Neural Stem Cells, Neural Progenitors, and Neurotrophic Factors
Abstract:Neural stem cells (NSCs) have been proposed as a promising cellular source for the treatment of diseases in nervous systems. NSCs can self-renew and generate major cell types of the mammalian central nervous system throughout adulthood. NSCs exist not only in the embryo, but also in the adult brain neurogenic region: the subventricular zone (SVZ) of the lateral ventricle. Embryonic stem (ES) cells acquire NSC identity with a default mechanism. Under the regulations of leukemia inhibitory factor (LIF) and fibroblast growth factors, the NSCs then become neural progenitors. Neurotrophic and differentiation factors that regulate gene expression for controlling neural cell fate and function determine the differentiation of neural progenitors in the developing mammalian brain. For clinical application of NSCs in neurodegenerative disorders and damaged neurons, there are several critical problems that remain to be resolved: 1) how to obtain enough NSCs from reliable sources for autologous transplantation; 2) how to regulate neural plasticity of different adult stem cells; 3) how to control differentiation of NSCs in the adult nervous system. In order to understand the mechanisms that control NSC differentiation and behavior, we review the ontogeny of NSCs and other stem cell plasticity of neuronal differentiation. The role of NSCs and their regulation by neurotrophic factors in CNS development are also reviewed.
Document Type: Research Article
Affiliations: 1: Stem Cell Research Center, National Health Research Institutes, Jhunan, Taiwan 2: Stem Cell Research Center, National Health Research Institutes, Jhunan, Taiwan, Department of Internal Medicine, Ohio State University, Columbus, OH 43210, USA, Institute of Medical Technology, National Chung Hsing University, Taichung, Taiwan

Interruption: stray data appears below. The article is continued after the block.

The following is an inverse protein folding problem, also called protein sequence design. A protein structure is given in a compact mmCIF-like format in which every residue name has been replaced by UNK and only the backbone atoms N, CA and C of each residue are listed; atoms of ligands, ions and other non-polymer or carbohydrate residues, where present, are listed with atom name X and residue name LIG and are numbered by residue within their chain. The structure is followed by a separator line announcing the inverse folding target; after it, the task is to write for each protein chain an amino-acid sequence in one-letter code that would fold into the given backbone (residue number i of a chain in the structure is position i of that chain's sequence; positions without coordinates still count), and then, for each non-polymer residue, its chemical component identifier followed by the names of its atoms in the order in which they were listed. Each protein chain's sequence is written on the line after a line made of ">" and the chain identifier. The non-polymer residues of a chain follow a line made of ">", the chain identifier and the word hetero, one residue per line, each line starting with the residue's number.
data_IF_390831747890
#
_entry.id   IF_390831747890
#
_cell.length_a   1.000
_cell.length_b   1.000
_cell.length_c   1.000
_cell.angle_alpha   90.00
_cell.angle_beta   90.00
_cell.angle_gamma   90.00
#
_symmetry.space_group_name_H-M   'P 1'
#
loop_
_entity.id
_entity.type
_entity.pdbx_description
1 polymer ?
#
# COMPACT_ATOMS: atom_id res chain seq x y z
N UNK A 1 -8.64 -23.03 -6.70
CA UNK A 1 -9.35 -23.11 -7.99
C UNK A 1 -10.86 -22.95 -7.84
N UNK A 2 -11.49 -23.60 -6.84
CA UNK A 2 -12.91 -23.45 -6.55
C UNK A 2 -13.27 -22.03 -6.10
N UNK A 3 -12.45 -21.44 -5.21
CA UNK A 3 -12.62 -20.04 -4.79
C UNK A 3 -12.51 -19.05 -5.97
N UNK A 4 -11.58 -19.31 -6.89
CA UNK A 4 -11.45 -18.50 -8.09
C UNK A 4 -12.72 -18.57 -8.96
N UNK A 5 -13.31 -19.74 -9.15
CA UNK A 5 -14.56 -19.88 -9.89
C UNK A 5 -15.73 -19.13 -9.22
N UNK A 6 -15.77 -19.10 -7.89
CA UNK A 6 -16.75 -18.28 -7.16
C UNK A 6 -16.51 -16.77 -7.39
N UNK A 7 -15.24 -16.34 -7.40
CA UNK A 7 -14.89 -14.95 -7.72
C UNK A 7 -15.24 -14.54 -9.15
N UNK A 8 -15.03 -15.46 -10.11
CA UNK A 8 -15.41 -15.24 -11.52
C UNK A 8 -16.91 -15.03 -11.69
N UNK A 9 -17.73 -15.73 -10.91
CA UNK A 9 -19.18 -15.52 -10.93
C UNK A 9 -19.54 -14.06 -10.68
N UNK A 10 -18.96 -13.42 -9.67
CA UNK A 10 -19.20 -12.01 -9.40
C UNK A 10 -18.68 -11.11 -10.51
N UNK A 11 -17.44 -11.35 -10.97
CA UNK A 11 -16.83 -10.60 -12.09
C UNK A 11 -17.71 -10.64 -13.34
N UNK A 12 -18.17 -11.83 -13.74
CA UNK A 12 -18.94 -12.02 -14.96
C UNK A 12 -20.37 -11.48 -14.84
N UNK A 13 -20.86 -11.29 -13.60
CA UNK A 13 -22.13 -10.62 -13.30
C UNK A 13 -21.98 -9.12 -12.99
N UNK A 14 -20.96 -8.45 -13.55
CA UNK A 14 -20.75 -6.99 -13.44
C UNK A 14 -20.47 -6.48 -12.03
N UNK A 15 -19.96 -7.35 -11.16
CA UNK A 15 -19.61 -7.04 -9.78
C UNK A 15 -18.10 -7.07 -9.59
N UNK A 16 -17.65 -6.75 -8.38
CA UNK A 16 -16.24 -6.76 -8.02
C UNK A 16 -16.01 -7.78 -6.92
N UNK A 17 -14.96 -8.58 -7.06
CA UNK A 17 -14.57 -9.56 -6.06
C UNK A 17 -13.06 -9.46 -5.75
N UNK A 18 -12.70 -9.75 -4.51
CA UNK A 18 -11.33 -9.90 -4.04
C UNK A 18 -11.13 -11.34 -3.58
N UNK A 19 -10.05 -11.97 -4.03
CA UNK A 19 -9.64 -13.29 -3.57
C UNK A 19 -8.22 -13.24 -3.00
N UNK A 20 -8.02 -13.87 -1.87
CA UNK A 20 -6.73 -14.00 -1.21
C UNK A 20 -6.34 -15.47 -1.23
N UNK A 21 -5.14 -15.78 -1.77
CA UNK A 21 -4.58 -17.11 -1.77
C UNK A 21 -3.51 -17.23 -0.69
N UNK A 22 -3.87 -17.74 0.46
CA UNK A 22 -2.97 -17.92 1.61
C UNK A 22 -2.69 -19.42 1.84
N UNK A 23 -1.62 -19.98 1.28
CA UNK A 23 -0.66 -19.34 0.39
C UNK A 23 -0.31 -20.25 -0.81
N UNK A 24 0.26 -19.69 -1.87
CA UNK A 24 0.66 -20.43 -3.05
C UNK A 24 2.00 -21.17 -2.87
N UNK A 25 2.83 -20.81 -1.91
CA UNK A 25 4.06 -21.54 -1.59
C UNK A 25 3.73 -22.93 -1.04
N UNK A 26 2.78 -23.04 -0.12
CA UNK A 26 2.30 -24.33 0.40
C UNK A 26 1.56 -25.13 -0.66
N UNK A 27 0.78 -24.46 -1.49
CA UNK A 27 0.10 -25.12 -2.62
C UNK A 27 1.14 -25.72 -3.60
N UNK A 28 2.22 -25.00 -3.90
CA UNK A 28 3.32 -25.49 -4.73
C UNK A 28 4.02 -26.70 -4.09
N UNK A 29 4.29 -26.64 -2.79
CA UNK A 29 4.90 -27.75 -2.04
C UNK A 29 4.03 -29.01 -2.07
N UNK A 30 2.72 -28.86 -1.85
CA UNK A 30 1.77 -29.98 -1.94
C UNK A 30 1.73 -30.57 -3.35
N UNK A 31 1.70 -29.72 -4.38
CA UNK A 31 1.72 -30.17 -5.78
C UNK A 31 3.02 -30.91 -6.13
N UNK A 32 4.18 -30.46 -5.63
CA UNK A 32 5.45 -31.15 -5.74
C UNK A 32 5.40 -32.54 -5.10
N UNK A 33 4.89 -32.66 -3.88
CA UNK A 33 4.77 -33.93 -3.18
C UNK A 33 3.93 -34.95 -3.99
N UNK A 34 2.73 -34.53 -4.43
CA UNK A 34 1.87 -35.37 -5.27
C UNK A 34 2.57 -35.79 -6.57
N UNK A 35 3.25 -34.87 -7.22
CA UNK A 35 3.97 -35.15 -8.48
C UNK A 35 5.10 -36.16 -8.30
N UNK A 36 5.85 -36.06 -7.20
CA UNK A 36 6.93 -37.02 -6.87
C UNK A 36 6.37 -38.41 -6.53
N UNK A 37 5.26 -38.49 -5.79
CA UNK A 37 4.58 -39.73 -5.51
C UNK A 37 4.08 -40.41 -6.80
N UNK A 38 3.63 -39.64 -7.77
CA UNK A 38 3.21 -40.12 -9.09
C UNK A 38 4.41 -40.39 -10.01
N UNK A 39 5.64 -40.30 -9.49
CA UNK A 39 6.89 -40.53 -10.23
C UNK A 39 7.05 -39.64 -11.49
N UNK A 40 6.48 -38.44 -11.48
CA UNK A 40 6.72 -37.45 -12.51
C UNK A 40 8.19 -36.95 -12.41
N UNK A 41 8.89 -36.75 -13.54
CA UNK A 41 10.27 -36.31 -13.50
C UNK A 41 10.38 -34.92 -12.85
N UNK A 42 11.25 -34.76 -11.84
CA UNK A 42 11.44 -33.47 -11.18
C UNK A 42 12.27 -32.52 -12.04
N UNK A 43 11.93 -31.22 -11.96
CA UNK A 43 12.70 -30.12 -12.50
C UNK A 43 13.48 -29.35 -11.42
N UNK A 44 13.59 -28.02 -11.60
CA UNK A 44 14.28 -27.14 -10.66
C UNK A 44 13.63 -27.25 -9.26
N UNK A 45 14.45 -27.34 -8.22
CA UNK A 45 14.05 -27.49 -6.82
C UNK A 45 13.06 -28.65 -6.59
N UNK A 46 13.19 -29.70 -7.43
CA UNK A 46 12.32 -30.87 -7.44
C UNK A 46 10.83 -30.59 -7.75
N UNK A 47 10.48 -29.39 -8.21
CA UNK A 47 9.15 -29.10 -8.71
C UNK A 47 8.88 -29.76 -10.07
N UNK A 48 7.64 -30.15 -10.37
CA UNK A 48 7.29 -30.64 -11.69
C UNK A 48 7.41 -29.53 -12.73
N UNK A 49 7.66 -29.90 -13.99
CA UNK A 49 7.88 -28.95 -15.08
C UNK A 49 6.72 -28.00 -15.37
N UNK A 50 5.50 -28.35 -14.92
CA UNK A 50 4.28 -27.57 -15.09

Publication date: February 1, 2007
- Cell Transplantation publishes original, peer-reviewed research and review articles on the subject of cell transplantation and its application to human diseases. To ensure high-quality contributions from all areas of transplantation, separate section editors and editorial boards have been established. Articles deal with a wide range of topics including physiological, medical, preclinical, tissue engineering, and device-oriented aspects of transplantation of nervous system, endocrine, growth factor-secreting, bone marrow, epithelial, endothelial, and genetically engineered cells, among others. Basic clinical studies and immunological research papers are also featured. To provide complete coverage of this revolutionary field, Cell Transplantation will report on relevant technological advances, and ethical and regulatory considerations of cell transplants. Cell Transplantation is now an Open Access journal starting with volume 18 in 2009, and therefore there will be an inexpensive publication charge, which is dependent on the number of pages, in addition to the charge for color figures. This will allow work to be disseminated to a wider audience and also entitle the corresponding author to a free PDF, as well as prepublication of an unedited version of the manuscript.